A few months after my GCFA exam I got an opportunity to attend a SANS SEC 504 class. I really wanted to prepare for my GCIH exam the right way so while I was at the conference I asked several individuals how they prepared their index.

Most people told me that their indexes were 8-10 pages. A lot of these people had more SANS certs than I have friends so their methods obviously worked for them. My class had a teaching assistant (also SANS mentor) named Neal Bridges who gave me some slightly different advice. Neal said that he tells his students that a 10 page index is a recipe for failure unless you’re a super genius. A bit tongue in cheek? Probably, but I’m so far from being a super genius that I needed all the help I can get.

When I asked Neal how long he thought an index should be he replied “fifty pages” without blinking. I followed up with a question on how he formatted his indexes and he offered to have his wife bring one of his when she came into town the next day.

The next day he showed me a copy of his GSEC index and I was impressed. It was close to 50 pages and had been professionally bound at Kinkos. I promised myself that I would put together an index like that for my GCIH exam.

Putting together a comprehensive index proved to be an incredible time investment but as I was going book by book putting it together I was also learning.

I went through the course via On Demand from Ed Skoudis and in person from John Strand. Even after double exposure from two of the best instructors in the world that third exposure to the material (from the books) really helped solidify a few of the concepts. At first I thought that was weird but when you look at the sheer volume of information covered in the course it makes sense. Also, since a lot of the material was new to me my learning went from exposure to concepts to specifics.

I ended up getting a 94 on my GCIH exam which I was obviously thrilled with and I think the index (both preparation and usage) was a big reason why.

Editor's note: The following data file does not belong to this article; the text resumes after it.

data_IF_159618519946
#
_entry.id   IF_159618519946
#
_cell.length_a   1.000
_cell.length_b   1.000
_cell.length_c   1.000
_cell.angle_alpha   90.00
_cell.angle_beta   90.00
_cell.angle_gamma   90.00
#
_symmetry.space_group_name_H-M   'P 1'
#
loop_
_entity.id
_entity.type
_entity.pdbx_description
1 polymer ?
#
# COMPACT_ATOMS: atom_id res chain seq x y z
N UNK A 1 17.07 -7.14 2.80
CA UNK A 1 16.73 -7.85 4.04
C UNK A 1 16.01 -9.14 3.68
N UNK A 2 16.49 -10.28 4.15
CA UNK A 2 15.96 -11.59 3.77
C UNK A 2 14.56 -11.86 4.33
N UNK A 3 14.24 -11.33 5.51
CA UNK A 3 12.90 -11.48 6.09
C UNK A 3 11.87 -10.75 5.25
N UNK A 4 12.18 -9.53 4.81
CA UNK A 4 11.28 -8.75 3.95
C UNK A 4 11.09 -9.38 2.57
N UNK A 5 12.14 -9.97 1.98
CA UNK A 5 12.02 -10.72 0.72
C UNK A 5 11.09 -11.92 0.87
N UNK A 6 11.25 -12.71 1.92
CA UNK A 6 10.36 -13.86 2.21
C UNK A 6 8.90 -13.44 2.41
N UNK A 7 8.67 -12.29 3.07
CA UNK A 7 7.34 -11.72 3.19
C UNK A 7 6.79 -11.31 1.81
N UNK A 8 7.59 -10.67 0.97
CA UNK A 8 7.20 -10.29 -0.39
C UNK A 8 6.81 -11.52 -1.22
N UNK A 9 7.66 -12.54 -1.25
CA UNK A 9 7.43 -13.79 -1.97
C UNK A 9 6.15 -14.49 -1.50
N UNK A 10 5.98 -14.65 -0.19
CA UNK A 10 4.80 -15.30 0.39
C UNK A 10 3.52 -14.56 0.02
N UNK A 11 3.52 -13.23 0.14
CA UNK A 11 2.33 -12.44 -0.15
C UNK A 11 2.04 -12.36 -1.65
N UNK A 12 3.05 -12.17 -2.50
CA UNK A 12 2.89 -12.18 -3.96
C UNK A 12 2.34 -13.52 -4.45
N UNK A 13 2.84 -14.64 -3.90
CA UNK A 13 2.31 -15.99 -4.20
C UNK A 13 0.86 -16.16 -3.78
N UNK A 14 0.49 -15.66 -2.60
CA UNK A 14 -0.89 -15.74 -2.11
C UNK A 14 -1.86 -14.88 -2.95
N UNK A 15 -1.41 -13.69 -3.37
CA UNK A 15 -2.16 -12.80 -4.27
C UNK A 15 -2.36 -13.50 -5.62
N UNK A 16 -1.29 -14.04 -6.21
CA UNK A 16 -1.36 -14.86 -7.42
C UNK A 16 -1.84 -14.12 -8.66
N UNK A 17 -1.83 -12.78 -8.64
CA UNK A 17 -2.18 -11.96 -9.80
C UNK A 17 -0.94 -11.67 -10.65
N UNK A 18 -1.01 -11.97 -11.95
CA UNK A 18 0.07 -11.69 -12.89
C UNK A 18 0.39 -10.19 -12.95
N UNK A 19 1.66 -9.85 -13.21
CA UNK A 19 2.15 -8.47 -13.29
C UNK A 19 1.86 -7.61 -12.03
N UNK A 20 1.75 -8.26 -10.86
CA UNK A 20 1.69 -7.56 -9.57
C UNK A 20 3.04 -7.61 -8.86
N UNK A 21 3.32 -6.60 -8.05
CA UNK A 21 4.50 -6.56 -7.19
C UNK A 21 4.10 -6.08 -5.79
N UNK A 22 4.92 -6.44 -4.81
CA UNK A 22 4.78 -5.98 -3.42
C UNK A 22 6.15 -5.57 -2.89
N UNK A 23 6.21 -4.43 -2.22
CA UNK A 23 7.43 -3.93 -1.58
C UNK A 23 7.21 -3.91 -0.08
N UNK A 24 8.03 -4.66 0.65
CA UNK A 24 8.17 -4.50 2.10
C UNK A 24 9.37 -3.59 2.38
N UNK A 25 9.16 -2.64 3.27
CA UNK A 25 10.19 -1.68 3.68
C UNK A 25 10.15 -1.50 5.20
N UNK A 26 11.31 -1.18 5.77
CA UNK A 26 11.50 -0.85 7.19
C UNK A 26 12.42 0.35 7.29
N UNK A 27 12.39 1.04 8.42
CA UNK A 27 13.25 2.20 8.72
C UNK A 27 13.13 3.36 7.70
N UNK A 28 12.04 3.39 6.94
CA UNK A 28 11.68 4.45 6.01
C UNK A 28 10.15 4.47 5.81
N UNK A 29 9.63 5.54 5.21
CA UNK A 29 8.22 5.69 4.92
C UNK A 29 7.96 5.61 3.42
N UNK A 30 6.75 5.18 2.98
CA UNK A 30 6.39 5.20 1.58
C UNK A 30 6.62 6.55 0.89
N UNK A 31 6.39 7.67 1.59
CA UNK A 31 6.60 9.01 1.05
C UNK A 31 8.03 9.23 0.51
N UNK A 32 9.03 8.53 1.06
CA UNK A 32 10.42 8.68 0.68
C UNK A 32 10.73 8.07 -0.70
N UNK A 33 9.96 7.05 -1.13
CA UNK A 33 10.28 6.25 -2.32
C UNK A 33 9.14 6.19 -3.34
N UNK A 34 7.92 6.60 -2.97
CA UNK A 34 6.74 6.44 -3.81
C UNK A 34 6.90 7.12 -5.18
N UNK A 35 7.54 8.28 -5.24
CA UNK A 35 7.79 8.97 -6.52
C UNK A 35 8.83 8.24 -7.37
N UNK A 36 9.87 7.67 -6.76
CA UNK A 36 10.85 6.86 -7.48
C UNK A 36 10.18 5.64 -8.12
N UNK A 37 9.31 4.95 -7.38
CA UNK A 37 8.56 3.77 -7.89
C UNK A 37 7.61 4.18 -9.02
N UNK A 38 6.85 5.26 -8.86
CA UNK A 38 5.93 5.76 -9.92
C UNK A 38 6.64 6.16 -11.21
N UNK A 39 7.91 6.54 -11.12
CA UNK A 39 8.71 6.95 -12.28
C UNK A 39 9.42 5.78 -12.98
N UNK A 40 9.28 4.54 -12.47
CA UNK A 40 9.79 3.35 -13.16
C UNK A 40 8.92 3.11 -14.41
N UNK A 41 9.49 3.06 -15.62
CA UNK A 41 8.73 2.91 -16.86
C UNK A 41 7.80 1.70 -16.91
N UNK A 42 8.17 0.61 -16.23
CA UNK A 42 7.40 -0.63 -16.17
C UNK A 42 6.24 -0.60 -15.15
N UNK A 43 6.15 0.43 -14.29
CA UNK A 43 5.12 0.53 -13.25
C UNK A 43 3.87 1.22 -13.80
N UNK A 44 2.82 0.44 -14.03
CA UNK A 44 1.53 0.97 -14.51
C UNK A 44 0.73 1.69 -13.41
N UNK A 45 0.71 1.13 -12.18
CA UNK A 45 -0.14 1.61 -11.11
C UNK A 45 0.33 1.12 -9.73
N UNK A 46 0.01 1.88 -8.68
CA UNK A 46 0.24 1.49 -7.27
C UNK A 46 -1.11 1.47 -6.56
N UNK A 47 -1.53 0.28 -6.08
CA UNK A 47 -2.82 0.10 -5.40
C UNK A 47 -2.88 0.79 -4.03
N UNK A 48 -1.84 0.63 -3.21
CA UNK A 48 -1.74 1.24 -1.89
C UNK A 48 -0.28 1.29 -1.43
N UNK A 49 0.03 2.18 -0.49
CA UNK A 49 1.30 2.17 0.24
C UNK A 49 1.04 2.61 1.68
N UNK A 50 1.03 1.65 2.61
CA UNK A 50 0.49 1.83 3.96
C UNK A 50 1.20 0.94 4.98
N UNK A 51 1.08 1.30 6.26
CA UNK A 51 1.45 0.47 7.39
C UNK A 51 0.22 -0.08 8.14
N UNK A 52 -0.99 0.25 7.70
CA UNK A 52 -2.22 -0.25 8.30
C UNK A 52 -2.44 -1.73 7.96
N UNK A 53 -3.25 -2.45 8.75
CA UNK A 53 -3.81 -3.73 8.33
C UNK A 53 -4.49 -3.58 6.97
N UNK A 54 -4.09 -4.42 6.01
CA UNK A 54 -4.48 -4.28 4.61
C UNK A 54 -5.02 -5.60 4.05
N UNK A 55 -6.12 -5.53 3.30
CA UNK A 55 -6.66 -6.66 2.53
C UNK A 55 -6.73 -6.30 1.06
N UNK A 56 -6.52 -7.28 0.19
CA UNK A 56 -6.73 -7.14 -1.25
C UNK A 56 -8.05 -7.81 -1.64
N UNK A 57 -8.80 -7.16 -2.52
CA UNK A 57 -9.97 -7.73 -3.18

My index ended up being 31 pages I created plus a few pages I copied (IvP4 breakdown etc. type stuff) tacked onto the end in a “misc.” section. My created content was broken down into two big sections (main and tools) and two small sections (windows commands and Linux commands).

The main section consisted of both items and concepts. If something wasn’t a tool or a windows or Linux command, it went in this section.

The tools section is self-explanatory. Any tool mentioned in a book went in here. If they mention a functionality and then listed 7 tools, all 7 tools went into this section.

The windows commands and Linux commands are also self-explanatory. I listed the commands, a brief description and sometimes a command line example. Any examples I made bold.

Getting a quick look at someone else’s SANS index (even though it was for a different course) really helped me out so here are a few pictures of mine.


SANS index cover example


side of SANS GCIH index


GIAC index example


SANS tool index

Linux commands:

GSEC or GCIH index example

If you’ve taken a few GIAC tests and have had good results, then by all means keep doing what you’re doing. But if you have your first SANS/GIAC exam coming up and feel like you could use a little extra help, I would seriously consider taking the time to make a comprehensive index. You’ll be glad you did for many reasons.

NOTE: I am unable to provide copies of this index so please do not ask. This post is meant solely to help students who have never seen an in-depth index get a feel for how they could design one of their own.

GCIH Passed

I’m a few days late in posting this but last Monday I passed my GCIH exam with a 94. SANS advisory board here I come!!!

I watched the course in the On Demand format taught by Ed Skoudis and attended the live training taught by John Strand. It was very time consuming but well worth it to get the material from two world class instructors with different points of view.

The key to my high score was taking some great advice from a SANS teaching assistant & mentor named Neal Bridges who encouraged me to make a detailed (mine ended up around 30 pages) index and was kind enough to show me his GSEC index so I had an idea on how to format mine. I’ll write up a blog post soon where I’ll discuss my index and show a few samples.